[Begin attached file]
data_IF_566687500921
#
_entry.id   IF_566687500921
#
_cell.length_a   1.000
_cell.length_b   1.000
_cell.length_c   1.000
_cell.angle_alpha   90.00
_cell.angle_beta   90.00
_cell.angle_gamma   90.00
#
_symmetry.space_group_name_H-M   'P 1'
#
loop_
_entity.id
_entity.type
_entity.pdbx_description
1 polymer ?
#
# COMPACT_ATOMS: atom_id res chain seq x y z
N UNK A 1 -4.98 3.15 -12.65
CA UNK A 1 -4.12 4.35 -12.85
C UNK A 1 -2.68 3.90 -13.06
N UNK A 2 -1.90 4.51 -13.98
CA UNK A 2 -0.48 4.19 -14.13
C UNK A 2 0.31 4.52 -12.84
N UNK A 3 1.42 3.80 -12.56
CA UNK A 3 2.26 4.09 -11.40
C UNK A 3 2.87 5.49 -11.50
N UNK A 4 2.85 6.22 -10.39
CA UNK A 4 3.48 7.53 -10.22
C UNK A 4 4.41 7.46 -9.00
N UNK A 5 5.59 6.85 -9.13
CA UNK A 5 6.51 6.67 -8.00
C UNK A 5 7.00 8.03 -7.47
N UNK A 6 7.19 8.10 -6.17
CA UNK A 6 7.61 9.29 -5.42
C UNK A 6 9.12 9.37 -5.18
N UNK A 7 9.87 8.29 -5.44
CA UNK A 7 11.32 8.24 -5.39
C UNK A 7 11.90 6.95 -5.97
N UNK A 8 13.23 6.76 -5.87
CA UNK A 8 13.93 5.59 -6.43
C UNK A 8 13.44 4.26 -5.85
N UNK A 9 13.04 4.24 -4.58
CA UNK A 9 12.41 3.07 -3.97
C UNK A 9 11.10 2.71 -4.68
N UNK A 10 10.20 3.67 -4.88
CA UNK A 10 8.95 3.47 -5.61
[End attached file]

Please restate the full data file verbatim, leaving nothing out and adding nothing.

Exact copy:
data_IF_566687500921
#
_entry.id   IF_566687500921
#
_cell.length_a   1.000
_cell.length_b   1.000
_cell.length_c   1.000
_cell.angle_alpha   90.00
_cell.angle_beta   90.00
_cell.angle_gamma   90.00
#
_symmetry.space_group_name_H-M   'P 1'
#
loop_
_entity.id
_entity.type
_entity.pdbx_description
1 polymer ?
#
# COMPACT_ATOMS: atom_id res chain seq x y z
N UNK A 1 -4.98 3.15 -12.65
CA UNK A 1 -4.12 4.35 -12.85
C UNK A 1 -2.68 3.90 -13.06
N UNK A 2 -1.90 4.51 -13.98
CA UNK A 2 -0.48 4.19 -14.13
C UNK A 2 0.31 4.52 -12.84
N UNK A 3 1.42 3.80 -12.56
CA UNK A 3 2.26 4.09 -11.40
C UNK A 3 2.87 5.49 -11.50
N UNK A 4 2.85 6.22 -10.39
CA UNK A 4 3.48 7.53 -10.22
C UNK A 4 4.41 7.46 -9.00
N UNK A 5 5.59 6.85 -9.13
CA UNK A 5 6.51 6.67 -8.00
C UNK A 5 7.00 8.03 -7.47
N UNK A 6 7.19 8.10 -6.17
CA UNK A 6 7.61 9.29 -5.42
C UNK A 6 9.12 9.37 -5.18
N UNK A 7 9.87 8.29 -5.44
CA UNK A 7 11.32 8.24 -5.39
C UNK A 7 11.90 6.95 -5.97
N UNK A 8 13.23 6.76 -5.87
CA UNK A 8 13.93 5.59 -6.43
C UNK A 8 13.44 4.26 -5.85
N UNK A 9 13.04 4.24 -4.58
CA UNK A 9 12.41 3.07 -3.97
C UNK A 9 11.10 2.71 -4.68
N UNK A 10 10.20 3.67 -4.88
CA UNK A 10 8.95 3.47 -5.61